Notes from a small island
A weblog by Jonathan Ali

Saturday, February 01, 2003  

By now you've seen the images so many times over, you've probably lost count. That white trail of smoke arcing across a fierce blue sky; first in real time, then, with the capabilities of today's technology, instantly replayed at a fraction of the speed, and magnified as much as possible while retaining a viewable picture. Then the portraits; first the group portrait, then the seven individual shots, each face beaming with undeniable pride. You know the names by now, the more newsworthy ones at any rate, and their stories. You flip from channel to channel, to get the latest bulletins, to listen to the experts, to hear what the important people have to say - you've got cable, and the Internet, and you're a wired, up-to-date, concerned (but powerless) citizen of this global nation.

The first thought that crosses your mind - the "t" word - is almost instantly scuffed; though one news channel, that right-wing reynard, keeps repeating this fact so often you wonder if perhaps deep down they aren't secretly disappointed at the fact that this incident wasn't an act perpetrated by Them. And you think about the imminent attack about to be carried out on Them (They've gotten a six-week reprieve, not that it'll make any difference); you think about that and how, if at all, the current catastrophe will figure upon that one.

You think about other things, too. You think about how it is that an incident such as this can command so much attention, bring so much of the world to a halt, when comparatively, perhaps, it shouldn't. "In other news," 40 people die in a train wreck in Zimbabwe. Where? Oh, right, that poor country where that terrible man is doing terrible things to his people. Such a shame, really, something should be done. (But the cricket must go on.) What's that? They've recovered more debris? Turn it up, let's hear...

And now, in the late evening, you've shut out the world (but not quite, the box of tricks is on, you're still connected) and are alone (again not quite) with your thoughts, hoping to clear your cluttered mind of the soundbites, the sensational images, other peoples' thoughts and words, before the op-ed pages and news and discussion programs of tomorrow's media bring them all back, so that you can finally think for yourself, go it over in your own mind, and pluck your own meaning from it all. (And then write a post on your blog about it.)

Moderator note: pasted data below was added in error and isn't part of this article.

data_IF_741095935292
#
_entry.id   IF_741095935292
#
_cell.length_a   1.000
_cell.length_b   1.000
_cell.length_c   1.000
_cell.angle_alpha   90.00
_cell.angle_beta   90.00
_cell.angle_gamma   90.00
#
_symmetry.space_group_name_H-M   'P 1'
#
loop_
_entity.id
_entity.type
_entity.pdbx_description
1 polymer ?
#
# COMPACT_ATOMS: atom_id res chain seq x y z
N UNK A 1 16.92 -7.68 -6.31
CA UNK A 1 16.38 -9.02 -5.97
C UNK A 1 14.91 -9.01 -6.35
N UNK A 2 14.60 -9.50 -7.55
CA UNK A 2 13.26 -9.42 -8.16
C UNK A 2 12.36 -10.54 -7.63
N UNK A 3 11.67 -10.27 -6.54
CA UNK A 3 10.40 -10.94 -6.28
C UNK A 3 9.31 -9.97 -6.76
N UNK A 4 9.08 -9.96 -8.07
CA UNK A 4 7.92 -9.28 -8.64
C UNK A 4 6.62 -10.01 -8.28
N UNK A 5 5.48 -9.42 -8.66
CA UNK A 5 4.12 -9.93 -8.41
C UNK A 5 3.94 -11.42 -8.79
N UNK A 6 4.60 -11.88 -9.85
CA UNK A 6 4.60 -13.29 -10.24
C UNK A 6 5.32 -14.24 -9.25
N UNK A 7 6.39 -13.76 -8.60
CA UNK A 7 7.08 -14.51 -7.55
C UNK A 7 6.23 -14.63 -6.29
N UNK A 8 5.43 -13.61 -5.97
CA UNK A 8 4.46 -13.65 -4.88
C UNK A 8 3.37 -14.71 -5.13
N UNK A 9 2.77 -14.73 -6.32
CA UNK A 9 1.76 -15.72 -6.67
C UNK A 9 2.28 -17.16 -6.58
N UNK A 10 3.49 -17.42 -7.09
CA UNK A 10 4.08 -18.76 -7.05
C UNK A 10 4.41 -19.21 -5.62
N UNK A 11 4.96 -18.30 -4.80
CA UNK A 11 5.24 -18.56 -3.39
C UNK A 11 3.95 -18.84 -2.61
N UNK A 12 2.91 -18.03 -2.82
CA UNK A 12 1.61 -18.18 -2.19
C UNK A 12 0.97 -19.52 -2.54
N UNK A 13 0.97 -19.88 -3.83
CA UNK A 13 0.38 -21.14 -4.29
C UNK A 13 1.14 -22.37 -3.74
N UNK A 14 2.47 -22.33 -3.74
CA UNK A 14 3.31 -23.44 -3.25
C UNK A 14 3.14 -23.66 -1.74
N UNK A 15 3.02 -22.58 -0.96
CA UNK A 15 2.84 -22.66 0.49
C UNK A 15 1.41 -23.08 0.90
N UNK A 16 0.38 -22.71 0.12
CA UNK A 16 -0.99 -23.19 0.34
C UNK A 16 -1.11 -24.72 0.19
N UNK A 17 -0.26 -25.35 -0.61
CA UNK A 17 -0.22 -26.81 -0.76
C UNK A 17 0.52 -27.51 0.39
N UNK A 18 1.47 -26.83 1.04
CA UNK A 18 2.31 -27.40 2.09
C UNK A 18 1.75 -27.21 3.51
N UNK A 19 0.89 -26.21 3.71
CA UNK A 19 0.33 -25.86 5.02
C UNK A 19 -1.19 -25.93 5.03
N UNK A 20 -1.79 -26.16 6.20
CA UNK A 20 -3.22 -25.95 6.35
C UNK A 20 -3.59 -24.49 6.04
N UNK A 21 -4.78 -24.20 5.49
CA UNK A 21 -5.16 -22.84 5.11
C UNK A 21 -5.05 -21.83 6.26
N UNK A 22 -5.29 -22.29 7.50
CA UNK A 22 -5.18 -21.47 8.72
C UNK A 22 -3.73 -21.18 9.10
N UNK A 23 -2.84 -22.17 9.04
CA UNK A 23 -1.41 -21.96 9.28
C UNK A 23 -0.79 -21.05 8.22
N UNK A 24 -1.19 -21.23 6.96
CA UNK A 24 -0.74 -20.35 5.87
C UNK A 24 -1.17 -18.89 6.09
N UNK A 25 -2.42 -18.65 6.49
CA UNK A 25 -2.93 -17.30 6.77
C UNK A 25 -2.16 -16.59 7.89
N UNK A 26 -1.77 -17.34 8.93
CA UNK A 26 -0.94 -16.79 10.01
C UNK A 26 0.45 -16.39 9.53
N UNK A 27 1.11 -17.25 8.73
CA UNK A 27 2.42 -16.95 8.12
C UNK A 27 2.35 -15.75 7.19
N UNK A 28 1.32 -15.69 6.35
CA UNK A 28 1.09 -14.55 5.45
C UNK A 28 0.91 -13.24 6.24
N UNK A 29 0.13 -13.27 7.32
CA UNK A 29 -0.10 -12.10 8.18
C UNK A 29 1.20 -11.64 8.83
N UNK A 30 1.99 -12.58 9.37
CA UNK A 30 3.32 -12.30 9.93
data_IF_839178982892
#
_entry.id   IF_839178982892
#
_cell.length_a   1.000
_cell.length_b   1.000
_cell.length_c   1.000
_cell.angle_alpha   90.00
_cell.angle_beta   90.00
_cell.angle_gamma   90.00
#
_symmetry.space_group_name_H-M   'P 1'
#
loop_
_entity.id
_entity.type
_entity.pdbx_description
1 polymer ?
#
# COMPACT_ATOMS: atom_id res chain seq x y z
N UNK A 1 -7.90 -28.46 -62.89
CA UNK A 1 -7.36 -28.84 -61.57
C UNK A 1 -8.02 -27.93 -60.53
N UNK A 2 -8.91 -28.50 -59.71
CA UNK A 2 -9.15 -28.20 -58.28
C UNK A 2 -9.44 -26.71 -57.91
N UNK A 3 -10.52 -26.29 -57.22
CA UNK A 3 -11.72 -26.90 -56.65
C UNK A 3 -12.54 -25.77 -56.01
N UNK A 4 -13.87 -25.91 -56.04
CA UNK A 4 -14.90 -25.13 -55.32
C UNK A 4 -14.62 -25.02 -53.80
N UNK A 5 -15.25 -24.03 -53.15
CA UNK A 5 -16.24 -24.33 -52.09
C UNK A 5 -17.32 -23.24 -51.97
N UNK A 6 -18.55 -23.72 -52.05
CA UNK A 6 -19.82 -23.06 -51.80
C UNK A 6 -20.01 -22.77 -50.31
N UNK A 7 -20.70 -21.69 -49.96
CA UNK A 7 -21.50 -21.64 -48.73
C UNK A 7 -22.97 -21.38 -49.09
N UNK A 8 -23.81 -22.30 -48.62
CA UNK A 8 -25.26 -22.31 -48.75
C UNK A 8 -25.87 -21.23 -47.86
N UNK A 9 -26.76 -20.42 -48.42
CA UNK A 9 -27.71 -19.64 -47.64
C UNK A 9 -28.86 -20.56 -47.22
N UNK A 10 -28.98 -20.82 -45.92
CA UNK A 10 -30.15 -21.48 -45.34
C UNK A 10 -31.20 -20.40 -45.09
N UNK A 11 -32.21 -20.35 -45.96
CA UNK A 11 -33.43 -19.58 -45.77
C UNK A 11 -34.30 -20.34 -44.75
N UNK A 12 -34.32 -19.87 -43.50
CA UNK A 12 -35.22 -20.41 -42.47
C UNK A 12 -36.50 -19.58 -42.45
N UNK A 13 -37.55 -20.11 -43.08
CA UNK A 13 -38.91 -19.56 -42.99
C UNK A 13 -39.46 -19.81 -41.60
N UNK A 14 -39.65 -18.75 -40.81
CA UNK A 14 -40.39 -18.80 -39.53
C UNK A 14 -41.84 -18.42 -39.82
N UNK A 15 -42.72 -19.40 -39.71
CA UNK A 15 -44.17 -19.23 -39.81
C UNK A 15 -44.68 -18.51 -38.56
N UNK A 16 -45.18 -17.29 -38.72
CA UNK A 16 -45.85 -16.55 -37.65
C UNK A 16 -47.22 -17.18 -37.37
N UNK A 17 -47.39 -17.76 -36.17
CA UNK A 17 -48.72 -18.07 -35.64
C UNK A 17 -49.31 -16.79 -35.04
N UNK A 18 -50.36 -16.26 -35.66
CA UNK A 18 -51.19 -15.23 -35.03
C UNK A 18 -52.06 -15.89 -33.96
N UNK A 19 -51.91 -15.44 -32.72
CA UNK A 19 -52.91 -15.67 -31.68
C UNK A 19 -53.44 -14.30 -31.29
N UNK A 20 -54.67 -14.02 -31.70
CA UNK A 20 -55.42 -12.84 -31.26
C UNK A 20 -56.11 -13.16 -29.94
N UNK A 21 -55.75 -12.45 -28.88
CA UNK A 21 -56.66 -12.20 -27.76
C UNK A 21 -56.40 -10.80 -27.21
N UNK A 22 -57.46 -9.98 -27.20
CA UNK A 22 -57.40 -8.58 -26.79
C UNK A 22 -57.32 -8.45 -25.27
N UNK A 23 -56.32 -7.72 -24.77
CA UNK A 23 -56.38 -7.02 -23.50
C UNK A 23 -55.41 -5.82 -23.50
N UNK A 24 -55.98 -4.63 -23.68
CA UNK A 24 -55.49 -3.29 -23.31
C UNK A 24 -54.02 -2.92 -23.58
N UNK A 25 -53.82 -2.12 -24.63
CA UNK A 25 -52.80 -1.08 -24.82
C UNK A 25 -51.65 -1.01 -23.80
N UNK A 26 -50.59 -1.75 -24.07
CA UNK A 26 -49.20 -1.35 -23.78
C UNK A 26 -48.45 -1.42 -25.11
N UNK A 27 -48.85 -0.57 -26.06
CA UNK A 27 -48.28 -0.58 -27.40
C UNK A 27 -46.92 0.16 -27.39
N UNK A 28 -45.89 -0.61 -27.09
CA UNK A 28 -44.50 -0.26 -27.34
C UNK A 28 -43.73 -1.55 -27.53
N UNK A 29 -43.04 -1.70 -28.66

And so, because you have to have your own opinion about it, because you have to think something (preferably something original, incisive and eloquent, with a good reference or two for extra points)...

"Out of this world." It's a well-worn phrase, perhaps not as common now as in earlier times, wrung almost completely of any meaning (you can thank the advertising men and women - "An experience that's out of this world! And only $19.95!" - for that).

But there was a time when it did mean something. Out of this world: utterly fantastic, original, one of a kind, perhaps even once in a lifetime. Truly spectacular, awe-inspiring, life-changing.

As commonplace as space travel has become, as much as technology has leapt and helped to make us all aware of that great big endless universe out there, with telescopes and satellites and probes as our instruments of discovery and inquiry, yet still, going out of this world will never cease to astound, I'm sure even the most inveterate of space travelers.

The majority of us will never travel into space. The best we can do is lie back and look up at the vast night sky, and the spattering of stars right across it, millions and millions of miles away, and be thoroughly overwhelmed by it all. We can't help but be overwhelmed.

Thus the idea of space travel will always grab the imagination. We will always be in awe. (Those of us who can afford to think about it, that is.) All the clich├ęs apply: slipping the surly bonds, the final frontier, out of this world.

Seven people went out of this world. Literally. And they didn't make it back.

They knew the great risks, they would have been briefed on them and trained for them. Maybe, if you believe that old chestnut from the early days of manned space flights, they had cyanide capsules, just in case the worst case scenario took place.

Even so, when confronted with their mortality as they were, the ground hurtling up to them at five miles a second, you wonder: what were they thinking, if they had time to think at all? Were they making peace with their gods? Concentrating on their loved ones? Were they simply in utter panic? Or were they, professionals to the end, doing their duty and trying to land?

In the silly little picture I have, they sit (or stand, if possible) hands linked, stoic in the knowledge that though they are about to be destroyed, they will not be defeated.

They know that they are not being punished for overreaching their human capabilities. They know that the religious myths - the story of Prometheus who was lashed to a rock for eternity for taking fire from the heavens and bringing it to earth; the story of those inflicted with the curse of speaking different tongues by the god of Abraham for seeking to build a tower that reached unto the heavens - they know that they are just that, stories that would try to teach man to know his place: on earth. They didn't believe them.

They dared to steal fire. They had the determination to reach the heavens. They did. And they are no more. And that is all.

posted by Jonathan | 11:43 PM 0 comments


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